caged (1950)

Seventy-one years ago today, the film Caged premiered. Half a century before Orange is the New Black was even though of, there was the women’s prison movie Caged. It is weird and dark and campy as hell. As a rule, if Agnes Moorehead is in it, just watch it.

Title: Caged
Directed by: John Cromwell
Produced by: Jerry Wald
Written by: Bernard C. Schoenfeld and Virginia Kellogg
Screenplay by: Virginia Kellogg
Based on: Women Without Men by Kellogg and Schoenfeld
Starring: Eleanor Parker, Agnes Moorehead, Betty Garde, Hope Emerson, and Ellen Corby
Music by: Max Steiner
Cinematography: Carl E. Guthrie
Edited by: Owen Marks
Distributed by: Warner Bros.
Release date: May 19, 1950
Running time: 96 minutes
Country: United States
Language: English
Box office: $1.5 million

A married 19-year-old, Marie Allen (Eleanor Parker), is sent to prison after a botched armed robbery attempt with her equally young husband, Tom, who is killed. While receiving her initial prison physical, she learns that she is two months pregnant.

Marie has trouble adjusting to the monotonous and cutthroat world of the women’s prison. She meets Kitty Stark (Betty Garde), a murderous shoplifter, who says once Marie gets out, Kitty will get her a job “boosting” (shoplifting). Marie does not want to get involved in crime, but Kitty explains the realities of prison life: “You get tough or you get killed. You better wise up before it’s too late.”

Told she can be paroled in 10 months, Marie witnesses prisoner after prisoner being “flopped back”—granted parole—but then not released from jail because no job had been arranged by her parole officer. One flopped-back prisoner, June (Olive Deering), kills herself given the hopelessness of her situation. For Marie, this steadily drains her own hopes of getting out early.

Despite the hardships under sadistic matron Evelyn Harper (Hope Emerson), Marie gives birth to a healthy baby. She plans to “temporarily” grant full custody to her mother, with the intent of getting the child back after she is released, but Marie’s callous step-father had decided not to allow the baby into his house. Marie’s mother uses the excuses that she is “too old” and “hasn’t a penny in [her] name” as reasons why she cannot help Marie. After Marie is denied a parole, she tries half-heartedly to escape. She is not punished for that attempt, although prison authorities do force her to give up her child for adoption.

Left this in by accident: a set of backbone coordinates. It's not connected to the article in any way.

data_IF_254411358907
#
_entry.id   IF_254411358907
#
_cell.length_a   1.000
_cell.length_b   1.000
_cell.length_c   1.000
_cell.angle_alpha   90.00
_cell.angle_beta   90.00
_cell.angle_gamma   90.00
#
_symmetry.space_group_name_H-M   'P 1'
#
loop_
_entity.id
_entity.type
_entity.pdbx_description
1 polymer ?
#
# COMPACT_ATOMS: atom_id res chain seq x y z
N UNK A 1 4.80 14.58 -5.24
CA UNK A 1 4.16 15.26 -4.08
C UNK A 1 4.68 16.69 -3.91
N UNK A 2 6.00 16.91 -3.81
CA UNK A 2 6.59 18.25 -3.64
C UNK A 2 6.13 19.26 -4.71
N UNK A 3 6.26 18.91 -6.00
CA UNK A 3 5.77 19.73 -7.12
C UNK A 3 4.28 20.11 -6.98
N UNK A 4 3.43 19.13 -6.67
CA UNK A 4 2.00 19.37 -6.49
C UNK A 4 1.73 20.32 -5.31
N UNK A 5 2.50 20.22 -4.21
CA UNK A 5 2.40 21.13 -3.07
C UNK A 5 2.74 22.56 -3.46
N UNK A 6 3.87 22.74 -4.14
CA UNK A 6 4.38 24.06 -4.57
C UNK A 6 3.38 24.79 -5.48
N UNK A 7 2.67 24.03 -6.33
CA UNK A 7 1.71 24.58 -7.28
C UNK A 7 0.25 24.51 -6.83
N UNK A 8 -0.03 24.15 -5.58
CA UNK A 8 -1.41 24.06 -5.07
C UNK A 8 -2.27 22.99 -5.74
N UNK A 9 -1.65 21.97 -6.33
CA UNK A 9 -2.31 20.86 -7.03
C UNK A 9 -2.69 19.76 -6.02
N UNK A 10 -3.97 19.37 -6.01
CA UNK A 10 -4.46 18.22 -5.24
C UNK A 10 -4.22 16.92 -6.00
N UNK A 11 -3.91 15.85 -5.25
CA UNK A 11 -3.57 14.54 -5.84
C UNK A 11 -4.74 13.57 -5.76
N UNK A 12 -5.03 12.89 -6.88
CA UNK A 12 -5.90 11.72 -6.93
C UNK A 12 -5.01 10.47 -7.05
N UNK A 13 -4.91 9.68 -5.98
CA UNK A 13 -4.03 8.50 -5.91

The arrival of “vice queen” Elvira Powell (Lee Patrick) sets off a rivalry with Kitty. Elvira bribes Harper to put Kitty in solitary confinement, where Kitty is beaten. When a kitten is found in the jail yard, Marie attempts to make it a pet, but Harper tries to take the little animal away, an action that prompts the inmates to riot. The kitten is accidentally killed during the melee; and after order is restored by the staff, Marie is punished this time, also being sent to “solitary”.

Before taking Marie to an isolated cell, Harper shaves Marie’s head, symbolically stripping her of her innocence. Harper has disagreements with the sympathetic reformist prison superintendent, Ruth Benton (Agnes Moorehead), especially after this latest incident with Marie. Because Harper is a political appointee, the police commissioner refuses to fire her and instead asks for Benton’s resignation. When Benton declares that she will demand a public hearing, the resignation issue is dropped.

Kitty finally rejoins her fellow inmates after serving a month in solitary confinement, but she is distraught and mentally unstable. After being harassed by Harper in the prison cafeteria, Kitty stabs Harper to death as the inmates watch and make no attempt to stop it. Marie—now hardened by her exposure to career criminals and sadistic guards—actually encourages Kitty in the fatal assault.

Up for parole once again, Marie has allegedly found a “cashier’s job” outside the prison. In reality, the job is simply a ruse to get released so she can join Elvira Powell’s shoplifting gang. Marie leaves the institution a cynical, unscrupulous woman after living and surviving there for 15 months. Before she departs, Benton asks her why she is going into crime when she could go back to school. Marie says she got all the education she needed in prison. After she leaves, an office assistant asks Benton what to do with Marie’s file. Benton replies, “Keep it active. She’ll be back.”

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